A new NFT model has recently hit the news, StepN, which is a game/program/model in which users have the opportunity to buy an NFT sneaker which represents their real sneaker and is linked to their movements via their cellphones or smartwatch. They can then be rewarded with cryptocurrency according to how much they actually move in any given day. I thought I’d look at this model in more detail.

Though not a Vietnamese based game–it’s co-founded by two Asian-Australians–StepN requires a buy in of the approximately $1000US in order to obtain the NFT that is linked to a step counter app that can be downloaded to a mover’s phone. By tracking the number of steps the NFT shoes take, a mover can earn the game’s utility crypto tokens, GST. This token is on public exchanges and can, therefore, be exchanged for more valuable crypto or eventually hard currency. GST currently has no restrictions on the amount that can be placed in circulation. The founders say that someone can earn up to $450US worth of crypto a day for running an hour. The governance token, GMT, is limited to 6 million tokens and can only be earned once a mover has reached level 30 in the StepN biosphere.

The article points to two flaws in this model, both of which are intimately known to Vietnamese NFT investors as the Axie Infinity play-to-earn has recently suffered them.

First, with an unrestricted supply of the utility token GST, the more people who use StepN the more GST will be issued and the value of the GST issued will decrease against other currencies, thus decreasing the incentive to walk/run and making it harder to recoup the initial investment. However, this is moderated by the ability to actually earn the governance token within the StepN ecosphere. WIth Axie Infinity, players were only able to earn the unrestricted coin. The problem, rather, is that once the six million tokens of GMT enter the ecosphere, the founders lose the incentive they have built into the game. In theory, once a mover reaches the elite level 30, they must use their GMT in order to purchase the increasingly expensive upgrade NFT options. And even if they cash out their GMT on a crypto exchange, the only place that the GMT truly has value is in the StepN ecosphere in which case the GMT will be returned to the ecosphere and used to make purchases and thus return to the founder bank. Whether that will be enough to avoid the issues of inflation that floundered Axie Infinity and other play-to-earn games in the past is uncertain. The economics are too new and it is difficult to predict (especially for someone who isn’t an economist) the outcomes.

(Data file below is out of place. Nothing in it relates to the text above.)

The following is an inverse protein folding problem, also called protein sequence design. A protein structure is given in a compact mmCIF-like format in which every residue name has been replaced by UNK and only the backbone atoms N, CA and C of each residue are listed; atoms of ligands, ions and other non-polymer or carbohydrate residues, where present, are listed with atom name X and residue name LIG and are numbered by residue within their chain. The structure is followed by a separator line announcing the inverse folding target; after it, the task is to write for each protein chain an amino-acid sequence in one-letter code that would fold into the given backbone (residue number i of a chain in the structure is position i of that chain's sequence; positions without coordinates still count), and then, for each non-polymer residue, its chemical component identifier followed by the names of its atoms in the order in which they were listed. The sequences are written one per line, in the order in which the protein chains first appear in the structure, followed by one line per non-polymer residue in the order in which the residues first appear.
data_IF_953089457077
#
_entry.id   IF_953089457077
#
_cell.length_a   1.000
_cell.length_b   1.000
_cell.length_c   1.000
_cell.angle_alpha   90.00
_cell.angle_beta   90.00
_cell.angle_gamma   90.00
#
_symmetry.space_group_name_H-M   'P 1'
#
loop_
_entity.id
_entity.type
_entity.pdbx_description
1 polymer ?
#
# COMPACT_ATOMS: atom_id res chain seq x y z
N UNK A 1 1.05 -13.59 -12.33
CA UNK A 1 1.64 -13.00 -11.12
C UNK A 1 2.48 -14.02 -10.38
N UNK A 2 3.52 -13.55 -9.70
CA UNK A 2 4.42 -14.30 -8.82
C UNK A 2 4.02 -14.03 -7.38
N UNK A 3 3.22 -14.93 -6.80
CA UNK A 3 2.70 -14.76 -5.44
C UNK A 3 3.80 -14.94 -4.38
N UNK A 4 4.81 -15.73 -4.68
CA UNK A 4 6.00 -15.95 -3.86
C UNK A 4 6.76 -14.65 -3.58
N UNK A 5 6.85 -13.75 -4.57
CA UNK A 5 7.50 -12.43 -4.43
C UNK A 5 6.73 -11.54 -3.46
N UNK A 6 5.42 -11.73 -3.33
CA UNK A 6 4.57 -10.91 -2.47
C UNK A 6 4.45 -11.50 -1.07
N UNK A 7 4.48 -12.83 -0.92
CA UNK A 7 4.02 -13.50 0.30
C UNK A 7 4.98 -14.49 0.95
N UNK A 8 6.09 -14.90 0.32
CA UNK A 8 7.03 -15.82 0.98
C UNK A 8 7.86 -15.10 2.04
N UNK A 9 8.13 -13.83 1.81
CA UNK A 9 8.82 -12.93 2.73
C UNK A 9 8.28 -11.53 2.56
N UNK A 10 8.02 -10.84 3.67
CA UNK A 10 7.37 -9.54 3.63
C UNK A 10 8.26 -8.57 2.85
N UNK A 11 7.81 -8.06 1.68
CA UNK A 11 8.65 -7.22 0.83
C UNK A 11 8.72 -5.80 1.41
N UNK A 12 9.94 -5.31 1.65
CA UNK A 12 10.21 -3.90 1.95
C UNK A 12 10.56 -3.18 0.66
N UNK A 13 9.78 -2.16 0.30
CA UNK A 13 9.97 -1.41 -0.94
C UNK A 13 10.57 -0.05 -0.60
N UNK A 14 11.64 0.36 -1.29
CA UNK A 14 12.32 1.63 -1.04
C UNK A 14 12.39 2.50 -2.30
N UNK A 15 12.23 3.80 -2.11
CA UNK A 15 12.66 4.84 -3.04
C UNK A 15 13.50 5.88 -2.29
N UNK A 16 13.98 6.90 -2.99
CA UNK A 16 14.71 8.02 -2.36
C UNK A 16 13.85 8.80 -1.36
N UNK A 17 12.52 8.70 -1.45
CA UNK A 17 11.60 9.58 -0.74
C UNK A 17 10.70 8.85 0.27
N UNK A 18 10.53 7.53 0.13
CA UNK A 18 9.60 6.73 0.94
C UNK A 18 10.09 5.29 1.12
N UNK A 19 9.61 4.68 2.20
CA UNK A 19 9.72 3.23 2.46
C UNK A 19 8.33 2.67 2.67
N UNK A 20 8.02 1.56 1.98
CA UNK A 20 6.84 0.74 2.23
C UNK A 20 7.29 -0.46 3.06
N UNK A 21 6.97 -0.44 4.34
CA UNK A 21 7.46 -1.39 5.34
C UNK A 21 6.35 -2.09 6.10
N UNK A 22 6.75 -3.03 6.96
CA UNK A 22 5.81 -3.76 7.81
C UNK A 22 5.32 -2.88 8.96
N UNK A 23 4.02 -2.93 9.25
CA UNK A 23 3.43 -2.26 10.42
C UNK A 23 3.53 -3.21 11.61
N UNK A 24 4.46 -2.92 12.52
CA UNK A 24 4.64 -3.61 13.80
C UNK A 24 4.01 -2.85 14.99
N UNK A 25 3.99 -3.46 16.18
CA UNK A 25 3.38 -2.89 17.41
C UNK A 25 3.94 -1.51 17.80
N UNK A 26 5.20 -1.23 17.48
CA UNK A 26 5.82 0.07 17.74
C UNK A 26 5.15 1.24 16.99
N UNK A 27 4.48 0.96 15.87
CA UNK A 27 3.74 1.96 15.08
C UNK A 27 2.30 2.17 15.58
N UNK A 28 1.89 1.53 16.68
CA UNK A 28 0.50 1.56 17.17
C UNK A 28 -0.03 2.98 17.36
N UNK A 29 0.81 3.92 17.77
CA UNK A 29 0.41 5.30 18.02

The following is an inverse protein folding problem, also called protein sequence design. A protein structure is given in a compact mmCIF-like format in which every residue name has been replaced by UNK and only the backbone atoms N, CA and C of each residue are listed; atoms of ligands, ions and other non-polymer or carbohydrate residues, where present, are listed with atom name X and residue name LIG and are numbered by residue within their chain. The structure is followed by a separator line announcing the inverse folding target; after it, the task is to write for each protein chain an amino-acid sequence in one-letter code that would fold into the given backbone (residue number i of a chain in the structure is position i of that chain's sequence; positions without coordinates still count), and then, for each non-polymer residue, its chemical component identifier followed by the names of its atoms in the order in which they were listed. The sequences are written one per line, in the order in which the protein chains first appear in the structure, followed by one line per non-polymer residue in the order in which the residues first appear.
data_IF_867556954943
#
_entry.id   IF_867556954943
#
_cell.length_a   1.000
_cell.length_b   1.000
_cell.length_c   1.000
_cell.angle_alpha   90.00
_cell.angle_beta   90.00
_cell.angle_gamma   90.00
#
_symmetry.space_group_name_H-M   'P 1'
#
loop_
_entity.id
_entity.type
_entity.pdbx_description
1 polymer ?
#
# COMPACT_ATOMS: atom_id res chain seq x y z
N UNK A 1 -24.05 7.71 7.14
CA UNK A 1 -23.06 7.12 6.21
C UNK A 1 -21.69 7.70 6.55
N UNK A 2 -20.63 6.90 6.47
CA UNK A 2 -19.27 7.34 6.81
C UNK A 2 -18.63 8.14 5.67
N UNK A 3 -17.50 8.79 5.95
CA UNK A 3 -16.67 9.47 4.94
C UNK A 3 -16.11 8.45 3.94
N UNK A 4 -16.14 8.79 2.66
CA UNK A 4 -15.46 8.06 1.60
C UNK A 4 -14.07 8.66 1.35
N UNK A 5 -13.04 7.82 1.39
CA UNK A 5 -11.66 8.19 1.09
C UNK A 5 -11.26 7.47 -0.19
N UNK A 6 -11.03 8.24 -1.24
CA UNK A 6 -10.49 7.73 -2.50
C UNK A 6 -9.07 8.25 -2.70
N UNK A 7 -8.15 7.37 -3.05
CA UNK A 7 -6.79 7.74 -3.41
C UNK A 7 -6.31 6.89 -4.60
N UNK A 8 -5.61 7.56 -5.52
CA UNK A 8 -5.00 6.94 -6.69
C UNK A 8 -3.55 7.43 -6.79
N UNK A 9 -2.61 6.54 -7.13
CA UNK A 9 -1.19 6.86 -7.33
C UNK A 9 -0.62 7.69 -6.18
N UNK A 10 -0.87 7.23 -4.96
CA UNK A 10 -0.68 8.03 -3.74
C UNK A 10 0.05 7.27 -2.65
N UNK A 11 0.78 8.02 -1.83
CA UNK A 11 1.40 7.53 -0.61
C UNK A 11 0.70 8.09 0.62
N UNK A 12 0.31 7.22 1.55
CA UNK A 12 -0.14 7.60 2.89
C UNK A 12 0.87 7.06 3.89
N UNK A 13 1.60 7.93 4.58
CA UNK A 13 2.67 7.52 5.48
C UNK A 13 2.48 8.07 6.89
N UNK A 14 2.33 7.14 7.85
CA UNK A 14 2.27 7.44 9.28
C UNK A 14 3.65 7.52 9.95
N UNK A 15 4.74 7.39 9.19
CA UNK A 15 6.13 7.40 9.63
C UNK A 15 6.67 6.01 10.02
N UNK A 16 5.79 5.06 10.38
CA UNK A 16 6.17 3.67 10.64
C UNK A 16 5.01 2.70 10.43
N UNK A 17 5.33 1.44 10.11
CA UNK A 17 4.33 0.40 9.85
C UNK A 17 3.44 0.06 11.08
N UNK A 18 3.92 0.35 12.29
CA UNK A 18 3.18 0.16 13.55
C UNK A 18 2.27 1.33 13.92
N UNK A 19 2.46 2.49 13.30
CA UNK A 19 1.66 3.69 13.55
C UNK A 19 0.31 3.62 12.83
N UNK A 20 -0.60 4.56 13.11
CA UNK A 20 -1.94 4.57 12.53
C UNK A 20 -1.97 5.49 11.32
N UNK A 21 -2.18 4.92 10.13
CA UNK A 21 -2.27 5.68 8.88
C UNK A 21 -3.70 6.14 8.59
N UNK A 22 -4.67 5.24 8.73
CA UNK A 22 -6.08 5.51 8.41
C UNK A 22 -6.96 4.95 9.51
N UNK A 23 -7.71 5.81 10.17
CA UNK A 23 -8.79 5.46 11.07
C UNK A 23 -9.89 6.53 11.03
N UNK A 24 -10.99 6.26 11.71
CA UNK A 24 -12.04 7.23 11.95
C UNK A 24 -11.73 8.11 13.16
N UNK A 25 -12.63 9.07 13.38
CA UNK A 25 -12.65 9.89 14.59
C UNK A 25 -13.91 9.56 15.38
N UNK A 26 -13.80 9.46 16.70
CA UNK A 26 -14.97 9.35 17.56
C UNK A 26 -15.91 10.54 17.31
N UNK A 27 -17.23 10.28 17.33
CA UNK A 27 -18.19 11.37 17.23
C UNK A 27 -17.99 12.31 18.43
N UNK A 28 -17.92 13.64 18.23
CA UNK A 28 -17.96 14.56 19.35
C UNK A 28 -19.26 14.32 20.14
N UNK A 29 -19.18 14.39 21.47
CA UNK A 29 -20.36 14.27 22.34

The other issue raised by the article is the concern that this move-to-earn model is similar to a pyramid scheme in which the early adopters are really the ones who will benefit as subsequent adopters’ buy-ins will be used to fund the payment for the early adopters. This would be true if the GST and GMT were not exchangeable on a public crypto exchange, but in this case, the time of buy-in is less a determinant than the level of movement. This means that the infusions of value into the ecosystem from new entrants will benefit those at level 30 and above rather than those who came first. While albeit, those who came to StepN first are likely to be the first ones to reach level 30, that placement is not exclusive nor is it dependent on time of adoption.